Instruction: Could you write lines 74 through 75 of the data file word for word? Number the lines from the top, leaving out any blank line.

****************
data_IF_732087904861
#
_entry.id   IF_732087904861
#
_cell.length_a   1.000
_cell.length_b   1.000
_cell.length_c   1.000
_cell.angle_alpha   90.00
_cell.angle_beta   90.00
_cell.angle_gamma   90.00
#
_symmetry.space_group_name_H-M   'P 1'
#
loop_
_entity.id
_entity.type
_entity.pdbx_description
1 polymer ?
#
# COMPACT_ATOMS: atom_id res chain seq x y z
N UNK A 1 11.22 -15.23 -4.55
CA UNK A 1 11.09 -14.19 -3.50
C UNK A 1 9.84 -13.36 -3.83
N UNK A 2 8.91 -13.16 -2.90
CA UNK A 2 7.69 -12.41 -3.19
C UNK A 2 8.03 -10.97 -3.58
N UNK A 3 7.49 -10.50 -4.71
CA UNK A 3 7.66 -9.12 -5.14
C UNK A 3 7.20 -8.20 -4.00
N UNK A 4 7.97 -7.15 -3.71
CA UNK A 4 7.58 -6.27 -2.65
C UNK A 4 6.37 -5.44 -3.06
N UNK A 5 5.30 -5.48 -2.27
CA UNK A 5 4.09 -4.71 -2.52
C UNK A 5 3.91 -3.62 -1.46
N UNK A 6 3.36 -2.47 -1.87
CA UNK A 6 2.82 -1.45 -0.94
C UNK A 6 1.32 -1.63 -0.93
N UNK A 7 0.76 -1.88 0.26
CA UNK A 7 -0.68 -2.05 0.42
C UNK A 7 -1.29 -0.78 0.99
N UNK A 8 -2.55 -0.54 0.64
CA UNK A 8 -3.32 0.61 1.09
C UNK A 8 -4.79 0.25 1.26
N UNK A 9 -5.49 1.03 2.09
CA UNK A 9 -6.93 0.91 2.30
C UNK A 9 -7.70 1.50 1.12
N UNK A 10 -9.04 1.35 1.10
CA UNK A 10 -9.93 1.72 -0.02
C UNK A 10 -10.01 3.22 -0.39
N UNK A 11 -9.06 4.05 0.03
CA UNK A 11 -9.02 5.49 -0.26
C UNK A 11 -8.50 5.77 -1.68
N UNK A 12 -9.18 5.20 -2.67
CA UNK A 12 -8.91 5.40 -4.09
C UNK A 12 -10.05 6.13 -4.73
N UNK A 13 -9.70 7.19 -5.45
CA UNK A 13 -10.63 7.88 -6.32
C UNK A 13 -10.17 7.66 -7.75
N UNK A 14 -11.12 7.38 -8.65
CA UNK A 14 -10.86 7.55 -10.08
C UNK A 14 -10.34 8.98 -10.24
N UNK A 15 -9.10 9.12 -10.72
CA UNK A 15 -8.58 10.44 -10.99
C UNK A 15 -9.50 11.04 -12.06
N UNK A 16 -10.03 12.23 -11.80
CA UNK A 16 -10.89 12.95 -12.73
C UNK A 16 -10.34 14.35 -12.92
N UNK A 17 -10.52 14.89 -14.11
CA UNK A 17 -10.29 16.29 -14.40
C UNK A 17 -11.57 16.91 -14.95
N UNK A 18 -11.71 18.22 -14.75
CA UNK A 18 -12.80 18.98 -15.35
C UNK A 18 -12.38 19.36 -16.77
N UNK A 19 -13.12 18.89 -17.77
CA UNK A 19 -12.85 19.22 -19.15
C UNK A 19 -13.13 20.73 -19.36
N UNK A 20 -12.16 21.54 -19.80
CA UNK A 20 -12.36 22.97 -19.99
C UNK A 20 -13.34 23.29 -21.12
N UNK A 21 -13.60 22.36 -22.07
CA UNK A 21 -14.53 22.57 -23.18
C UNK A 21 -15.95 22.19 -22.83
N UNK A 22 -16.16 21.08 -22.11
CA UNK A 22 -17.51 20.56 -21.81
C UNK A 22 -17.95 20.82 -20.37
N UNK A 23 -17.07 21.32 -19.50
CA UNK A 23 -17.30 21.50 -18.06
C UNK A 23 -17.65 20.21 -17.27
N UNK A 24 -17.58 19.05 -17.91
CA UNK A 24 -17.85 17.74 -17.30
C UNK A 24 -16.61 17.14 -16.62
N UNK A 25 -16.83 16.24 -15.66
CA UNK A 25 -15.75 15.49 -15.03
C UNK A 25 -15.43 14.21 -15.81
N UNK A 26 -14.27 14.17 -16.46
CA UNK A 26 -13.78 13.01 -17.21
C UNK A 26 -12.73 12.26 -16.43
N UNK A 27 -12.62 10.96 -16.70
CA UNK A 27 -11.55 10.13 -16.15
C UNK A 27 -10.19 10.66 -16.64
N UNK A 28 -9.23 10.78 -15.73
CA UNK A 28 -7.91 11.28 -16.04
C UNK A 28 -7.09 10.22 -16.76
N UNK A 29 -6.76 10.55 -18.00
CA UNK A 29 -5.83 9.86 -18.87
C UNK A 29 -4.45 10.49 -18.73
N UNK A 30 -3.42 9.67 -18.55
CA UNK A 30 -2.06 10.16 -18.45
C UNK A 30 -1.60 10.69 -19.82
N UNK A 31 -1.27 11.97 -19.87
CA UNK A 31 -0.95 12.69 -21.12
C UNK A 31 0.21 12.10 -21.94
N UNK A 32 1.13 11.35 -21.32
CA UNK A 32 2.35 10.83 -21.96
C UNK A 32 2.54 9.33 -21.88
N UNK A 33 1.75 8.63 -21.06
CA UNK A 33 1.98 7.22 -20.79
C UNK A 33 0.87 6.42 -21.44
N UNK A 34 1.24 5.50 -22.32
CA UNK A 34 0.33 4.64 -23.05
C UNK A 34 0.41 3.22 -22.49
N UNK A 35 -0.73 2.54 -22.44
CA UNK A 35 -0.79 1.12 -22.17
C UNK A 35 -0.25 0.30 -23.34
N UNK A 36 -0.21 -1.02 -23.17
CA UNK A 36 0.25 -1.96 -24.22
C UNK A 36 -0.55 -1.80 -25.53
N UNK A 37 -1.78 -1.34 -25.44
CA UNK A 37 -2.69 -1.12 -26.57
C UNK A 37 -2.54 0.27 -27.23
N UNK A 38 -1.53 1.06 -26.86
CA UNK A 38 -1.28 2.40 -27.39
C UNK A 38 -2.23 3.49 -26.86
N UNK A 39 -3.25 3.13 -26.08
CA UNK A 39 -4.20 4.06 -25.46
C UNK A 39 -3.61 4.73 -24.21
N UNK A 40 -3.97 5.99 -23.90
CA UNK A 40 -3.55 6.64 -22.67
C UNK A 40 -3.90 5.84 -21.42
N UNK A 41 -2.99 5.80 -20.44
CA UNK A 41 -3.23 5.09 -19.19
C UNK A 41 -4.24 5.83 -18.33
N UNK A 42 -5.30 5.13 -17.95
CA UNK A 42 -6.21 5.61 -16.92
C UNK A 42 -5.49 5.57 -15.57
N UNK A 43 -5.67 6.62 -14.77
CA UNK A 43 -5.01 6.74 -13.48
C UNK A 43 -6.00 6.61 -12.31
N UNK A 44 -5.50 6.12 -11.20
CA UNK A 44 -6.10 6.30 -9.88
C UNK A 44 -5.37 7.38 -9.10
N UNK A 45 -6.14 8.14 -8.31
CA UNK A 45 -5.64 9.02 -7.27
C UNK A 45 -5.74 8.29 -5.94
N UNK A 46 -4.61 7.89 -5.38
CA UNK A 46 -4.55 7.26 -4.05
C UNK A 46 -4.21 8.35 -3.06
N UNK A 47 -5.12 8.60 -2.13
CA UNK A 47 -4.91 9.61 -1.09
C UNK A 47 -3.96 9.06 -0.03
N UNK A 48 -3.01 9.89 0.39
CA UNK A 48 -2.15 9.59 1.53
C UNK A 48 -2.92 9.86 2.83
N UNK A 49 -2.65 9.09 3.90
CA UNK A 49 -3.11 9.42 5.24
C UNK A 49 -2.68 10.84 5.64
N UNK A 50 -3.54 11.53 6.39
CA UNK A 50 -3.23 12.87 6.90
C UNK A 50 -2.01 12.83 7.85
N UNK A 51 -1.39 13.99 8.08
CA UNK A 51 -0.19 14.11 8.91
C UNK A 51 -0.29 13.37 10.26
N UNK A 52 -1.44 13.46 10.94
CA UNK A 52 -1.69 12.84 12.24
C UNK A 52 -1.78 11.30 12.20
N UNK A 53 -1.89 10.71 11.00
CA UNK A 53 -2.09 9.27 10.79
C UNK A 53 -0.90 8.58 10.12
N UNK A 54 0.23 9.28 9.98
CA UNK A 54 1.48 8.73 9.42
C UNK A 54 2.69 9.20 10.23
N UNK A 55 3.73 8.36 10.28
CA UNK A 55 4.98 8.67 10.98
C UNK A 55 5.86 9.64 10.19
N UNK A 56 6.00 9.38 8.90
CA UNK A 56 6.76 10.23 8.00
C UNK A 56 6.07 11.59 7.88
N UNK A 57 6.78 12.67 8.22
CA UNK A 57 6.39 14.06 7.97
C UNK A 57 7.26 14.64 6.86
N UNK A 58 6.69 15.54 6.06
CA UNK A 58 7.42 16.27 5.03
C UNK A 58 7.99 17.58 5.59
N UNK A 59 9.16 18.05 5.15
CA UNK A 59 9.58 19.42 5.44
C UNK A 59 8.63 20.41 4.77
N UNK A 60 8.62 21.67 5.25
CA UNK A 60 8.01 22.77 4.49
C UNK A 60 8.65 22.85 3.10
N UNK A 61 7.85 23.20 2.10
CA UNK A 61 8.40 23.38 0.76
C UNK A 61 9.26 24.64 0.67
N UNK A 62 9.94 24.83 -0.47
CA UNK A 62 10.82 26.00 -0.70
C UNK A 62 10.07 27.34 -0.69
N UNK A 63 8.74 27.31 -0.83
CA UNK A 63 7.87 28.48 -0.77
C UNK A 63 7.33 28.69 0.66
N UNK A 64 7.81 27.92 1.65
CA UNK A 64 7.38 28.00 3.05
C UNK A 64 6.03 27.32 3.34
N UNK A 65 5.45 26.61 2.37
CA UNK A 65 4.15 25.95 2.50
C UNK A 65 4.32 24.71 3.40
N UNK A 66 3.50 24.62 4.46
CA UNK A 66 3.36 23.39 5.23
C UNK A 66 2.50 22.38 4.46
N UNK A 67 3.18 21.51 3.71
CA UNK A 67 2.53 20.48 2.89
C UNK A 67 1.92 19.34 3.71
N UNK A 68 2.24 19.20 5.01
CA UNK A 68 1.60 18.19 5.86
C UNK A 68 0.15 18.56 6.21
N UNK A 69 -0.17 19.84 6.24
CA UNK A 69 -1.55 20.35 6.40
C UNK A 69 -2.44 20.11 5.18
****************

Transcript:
C UNK A 18 -12.38 19.36 -16.77
N UNK A 19 -13.12 18.89 -17.77